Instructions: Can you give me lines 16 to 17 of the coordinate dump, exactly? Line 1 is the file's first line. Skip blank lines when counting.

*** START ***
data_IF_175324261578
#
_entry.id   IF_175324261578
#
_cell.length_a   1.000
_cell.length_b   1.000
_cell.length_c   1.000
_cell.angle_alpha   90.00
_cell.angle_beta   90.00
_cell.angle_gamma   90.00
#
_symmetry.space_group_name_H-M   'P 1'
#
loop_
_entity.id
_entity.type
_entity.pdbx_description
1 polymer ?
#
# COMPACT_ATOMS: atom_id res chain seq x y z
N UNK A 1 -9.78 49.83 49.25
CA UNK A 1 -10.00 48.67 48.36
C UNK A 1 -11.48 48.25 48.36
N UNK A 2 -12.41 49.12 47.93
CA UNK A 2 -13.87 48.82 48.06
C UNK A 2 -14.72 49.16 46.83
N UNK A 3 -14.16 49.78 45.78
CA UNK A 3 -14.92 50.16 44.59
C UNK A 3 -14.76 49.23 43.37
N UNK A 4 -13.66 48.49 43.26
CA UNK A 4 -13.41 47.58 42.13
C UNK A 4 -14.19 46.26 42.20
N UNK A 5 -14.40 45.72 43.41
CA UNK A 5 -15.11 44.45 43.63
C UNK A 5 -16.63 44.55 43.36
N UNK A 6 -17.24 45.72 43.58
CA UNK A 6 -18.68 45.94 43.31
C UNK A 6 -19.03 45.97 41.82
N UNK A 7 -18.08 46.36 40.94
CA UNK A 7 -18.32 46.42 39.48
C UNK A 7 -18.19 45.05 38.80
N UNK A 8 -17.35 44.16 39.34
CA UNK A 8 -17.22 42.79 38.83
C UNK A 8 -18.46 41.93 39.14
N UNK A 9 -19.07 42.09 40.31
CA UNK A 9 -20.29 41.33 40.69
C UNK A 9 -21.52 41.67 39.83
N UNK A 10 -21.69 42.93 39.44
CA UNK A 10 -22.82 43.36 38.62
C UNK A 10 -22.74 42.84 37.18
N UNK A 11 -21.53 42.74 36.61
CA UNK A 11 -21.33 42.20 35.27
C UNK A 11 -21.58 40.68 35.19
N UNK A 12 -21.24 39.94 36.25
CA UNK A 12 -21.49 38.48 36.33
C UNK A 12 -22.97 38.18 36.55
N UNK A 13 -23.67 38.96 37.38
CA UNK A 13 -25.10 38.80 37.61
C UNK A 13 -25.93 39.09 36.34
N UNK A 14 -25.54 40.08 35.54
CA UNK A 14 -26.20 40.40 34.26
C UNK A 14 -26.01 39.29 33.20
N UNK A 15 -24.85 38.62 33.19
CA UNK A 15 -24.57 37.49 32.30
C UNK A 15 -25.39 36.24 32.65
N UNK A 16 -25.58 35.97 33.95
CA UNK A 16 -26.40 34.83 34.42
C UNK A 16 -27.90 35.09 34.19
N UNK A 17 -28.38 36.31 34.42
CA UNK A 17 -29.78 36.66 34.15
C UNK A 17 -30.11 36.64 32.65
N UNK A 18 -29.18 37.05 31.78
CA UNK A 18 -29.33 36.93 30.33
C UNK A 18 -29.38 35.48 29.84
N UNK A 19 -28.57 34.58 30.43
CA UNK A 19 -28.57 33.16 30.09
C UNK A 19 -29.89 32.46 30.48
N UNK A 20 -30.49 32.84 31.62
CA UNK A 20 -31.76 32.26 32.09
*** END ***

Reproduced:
_entity.type
_entity.pdbx_description